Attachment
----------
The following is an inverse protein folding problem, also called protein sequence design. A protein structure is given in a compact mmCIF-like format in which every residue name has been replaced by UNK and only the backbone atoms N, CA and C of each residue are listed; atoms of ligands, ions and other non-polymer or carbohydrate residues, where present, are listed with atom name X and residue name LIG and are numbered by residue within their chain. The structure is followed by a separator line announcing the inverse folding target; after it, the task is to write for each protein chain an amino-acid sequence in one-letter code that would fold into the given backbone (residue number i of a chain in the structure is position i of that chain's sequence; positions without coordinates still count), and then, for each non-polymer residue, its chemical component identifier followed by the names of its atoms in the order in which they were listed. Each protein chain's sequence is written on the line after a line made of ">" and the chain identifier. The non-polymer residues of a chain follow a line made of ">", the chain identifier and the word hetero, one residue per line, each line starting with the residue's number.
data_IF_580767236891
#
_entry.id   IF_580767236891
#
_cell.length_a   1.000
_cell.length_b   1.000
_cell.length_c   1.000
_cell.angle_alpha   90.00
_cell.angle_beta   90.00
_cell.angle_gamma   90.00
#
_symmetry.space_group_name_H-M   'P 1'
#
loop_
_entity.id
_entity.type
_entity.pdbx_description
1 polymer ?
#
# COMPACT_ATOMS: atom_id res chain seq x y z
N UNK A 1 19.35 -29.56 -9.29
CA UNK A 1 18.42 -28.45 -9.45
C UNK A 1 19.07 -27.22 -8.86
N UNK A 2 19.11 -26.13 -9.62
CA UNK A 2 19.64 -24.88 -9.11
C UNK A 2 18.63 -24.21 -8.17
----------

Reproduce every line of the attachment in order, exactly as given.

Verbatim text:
The following is an inverse protein folding problem, also called protein sequence design. A protein structure is given in a compact mmCIF-like format in which every residue name has been replaced by UNK and only the backbone atoms N, CA and C of each residue are listed; atoms of ligands, ions and other non-polymer or carbohydrate residues, where present, are listed with atom name X and residue name LIG and are numbered by residue within their chain. The structure is followed by a separator line announcing the inverse folding target; after it, the task is to write for each protein chain an amino-acid sequence in one-letter code that would fold into the given backbone (residue number i of a chain in the structure is position i of that chain's sequence; positions without coordinates still count), and then, for each non-polymer residue, its chemical component identifier followed by the names of its atoms in the order in which they were listed. Each protein chain's sequence is written on the line after a line made of ">" and the chain identifier. The non-polymer residues of a chain follow a line made of ">", the chain identifier and the word hetero, one residue per line, each line starting with the residue's number.
data_IF_580767236891
#
_entry.id   IF_580767236891
#
_cell.length_a   1.000
_cell.length_b   1.000
_cell.length_c   1.000
_cell.angle_alpha   90.00
_cell.angle_beta   90.00
_cell.angle_gamma   90.00
#
_symmetry.space_group_name_H-M   'P 1'
#
loop_
_entity.id
_entity.type
_entity.pdbx_description
1 polymer ?
#
# COMPACT_ATOMS: atom_id res chain seq x y z
N UNK A 1 19.35 -29.56 -9.29
CA UNK A 1 18.42 -28.45 -9.45
C UNK A 1 19.07 -27.22 -8.86
N UNK A 2 19.11 -26.13 -9.62
CA UNK A 2 19.64 -24.88 -9.11
C UNK A 2 18.63 -24.21 -8.17